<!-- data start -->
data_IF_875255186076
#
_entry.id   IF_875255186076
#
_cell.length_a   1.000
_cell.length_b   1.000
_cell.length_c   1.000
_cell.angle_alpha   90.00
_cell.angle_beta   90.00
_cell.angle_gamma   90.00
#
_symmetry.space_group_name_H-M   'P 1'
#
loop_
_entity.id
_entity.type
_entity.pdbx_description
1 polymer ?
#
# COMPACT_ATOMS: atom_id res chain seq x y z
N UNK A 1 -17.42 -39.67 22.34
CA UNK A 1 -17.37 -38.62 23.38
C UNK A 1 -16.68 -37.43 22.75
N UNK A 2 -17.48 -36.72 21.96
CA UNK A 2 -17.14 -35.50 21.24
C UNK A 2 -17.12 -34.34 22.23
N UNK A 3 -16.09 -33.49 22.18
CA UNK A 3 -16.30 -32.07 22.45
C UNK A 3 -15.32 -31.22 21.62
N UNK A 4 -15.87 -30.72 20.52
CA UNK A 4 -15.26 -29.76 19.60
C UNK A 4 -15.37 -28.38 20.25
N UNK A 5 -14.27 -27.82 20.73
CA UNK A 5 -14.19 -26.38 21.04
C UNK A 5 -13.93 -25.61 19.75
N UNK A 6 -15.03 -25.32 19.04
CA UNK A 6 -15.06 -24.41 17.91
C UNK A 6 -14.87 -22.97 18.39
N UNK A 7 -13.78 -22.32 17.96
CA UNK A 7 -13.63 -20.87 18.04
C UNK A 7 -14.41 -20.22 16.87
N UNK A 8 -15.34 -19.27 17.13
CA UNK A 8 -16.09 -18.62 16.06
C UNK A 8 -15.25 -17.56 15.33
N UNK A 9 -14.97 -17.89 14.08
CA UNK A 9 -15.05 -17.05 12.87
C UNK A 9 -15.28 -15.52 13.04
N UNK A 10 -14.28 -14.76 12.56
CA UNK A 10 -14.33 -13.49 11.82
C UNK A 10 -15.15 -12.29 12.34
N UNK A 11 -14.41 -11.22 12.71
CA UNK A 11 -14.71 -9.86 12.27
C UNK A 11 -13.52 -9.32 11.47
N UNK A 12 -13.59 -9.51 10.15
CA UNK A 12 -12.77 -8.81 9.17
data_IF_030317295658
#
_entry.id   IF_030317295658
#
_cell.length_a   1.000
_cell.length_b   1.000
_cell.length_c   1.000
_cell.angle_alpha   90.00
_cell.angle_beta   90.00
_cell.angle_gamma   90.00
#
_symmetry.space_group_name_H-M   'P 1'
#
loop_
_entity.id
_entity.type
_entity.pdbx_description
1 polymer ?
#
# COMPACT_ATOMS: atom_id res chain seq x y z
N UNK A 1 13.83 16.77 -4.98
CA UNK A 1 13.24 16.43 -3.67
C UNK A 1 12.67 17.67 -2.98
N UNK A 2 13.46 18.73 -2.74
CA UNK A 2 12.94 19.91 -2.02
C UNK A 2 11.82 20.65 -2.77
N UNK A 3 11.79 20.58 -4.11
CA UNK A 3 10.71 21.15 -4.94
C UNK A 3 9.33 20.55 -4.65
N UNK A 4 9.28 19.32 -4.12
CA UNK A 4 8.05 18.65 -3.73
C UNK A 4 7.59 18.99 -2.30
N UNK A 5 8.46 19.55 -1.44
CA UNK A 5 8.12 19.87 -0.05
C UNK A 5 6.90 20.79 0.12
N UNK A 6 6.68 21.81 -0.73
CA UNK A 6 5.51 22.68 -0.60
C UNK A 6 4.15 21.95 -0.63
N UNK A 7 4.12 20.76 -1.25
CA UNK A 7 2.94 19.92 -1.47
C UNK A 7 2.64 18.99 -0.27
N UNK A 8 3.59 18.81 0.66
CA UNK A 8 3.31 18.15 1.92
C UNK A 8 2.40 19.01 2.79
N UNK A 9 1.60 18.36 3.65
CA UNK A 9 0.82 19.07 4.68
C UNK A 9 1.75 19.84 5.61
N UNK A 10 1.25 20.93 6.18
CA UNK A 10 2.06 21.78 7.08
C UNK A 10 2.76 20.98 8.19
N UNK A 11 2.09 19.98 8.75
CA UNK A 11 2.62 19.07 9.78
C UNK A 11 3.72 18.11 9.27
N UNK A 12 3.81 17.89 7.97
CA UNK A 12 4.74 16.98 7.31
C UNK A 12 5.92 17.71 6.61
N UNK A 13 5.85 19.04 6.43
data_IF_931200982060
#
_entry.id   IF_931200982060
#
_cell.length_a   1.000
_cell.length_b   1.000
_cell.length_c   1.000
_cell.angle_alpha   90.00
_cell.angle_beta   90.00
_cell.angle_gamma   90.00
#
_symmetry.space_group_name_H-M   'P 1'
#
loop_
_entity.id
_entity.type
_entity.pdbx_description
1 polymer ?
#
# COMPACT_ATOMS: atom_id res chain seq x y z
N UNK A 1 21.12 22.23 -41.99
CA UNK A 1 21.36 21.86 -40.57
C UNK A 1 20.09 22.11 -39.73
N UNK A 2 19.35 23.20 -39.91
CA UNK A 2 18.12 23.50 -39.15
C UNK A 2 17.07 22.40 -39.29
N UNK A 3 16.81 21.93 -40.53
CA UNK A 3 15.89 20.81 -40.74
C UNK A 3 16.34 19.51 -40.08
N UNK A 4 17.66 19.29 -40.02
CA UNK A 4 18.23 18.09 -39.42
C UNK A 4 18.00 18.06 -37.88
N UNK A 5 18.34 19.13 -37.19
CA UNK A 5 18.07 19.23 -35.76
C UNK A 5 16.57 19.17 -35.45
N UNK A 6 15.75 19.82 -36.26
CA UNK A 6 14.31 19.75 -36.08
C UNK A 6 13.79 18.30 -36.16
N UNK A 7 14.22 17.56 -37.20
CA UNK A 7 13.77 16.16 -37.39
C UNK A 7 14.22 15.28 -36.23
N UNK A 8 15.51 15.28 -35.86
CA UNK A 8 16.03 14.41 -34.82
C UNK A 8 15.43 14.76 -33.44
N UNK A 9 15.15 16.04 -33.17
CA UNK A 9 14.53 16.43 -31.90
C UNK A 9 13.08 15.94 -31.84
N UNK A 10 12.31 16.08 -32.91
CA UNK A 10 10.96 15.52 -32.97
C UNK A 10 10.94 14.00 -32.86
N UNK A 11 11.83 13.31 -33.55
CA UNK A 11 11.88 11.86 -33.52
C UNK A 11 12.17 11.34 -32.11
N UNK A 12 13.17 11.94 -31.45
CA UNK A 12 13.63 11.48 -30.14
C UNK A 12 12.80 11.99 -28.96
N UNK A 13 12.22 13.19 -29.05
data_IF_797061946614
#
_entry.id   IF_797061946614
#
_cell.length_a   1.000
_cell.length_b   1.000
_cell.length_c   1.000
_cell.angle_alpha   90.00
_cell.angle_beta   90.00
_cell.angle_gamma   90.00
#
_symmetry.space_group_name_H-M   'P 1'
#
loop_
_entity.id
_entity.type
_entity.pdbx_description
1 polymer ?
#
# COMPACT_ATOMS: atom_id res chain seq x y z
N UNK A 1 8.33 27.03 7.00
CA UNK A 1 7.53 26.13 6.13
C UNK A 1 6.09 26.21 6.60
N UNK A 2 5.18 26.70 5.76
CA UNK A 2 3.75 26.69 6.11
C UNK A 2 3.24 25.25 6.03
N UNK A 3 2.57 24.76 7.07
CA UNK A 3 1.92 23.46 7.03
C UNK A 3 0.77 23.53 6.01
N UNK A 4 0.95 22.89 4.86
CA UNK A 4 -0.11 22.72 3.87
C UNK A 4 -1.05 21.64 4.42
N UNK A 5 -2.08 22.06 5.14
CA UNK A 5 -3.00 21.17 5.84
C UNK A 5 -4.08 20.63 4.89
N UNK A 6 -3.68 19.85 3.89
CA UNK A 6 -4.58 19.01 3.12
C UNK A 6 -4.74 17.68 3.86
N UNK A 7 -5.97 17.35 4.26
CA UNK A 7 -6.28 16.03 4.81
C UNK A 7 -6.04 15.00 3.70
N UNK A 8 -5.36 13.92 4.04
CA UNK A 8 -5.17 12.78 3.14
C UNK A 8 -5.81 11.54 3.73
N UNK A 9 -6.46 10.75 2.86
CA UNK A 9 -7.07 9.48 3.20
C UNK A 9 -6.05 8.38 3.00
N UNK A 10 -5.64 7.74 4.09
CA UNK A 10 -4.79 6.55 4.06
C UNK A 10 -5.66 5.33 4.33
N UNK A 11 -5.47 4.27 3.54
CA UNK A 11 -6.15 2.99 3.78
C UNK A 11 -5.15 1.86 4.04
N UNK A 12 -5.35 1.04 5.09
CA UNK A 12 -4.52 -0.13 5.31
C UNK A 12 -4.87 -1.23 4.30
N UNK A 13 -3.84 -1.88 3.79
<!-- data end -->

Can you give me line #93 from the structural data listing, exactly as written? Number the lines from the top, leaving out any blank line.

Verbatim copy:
C UNK A 6 4.15 21.95 -0.63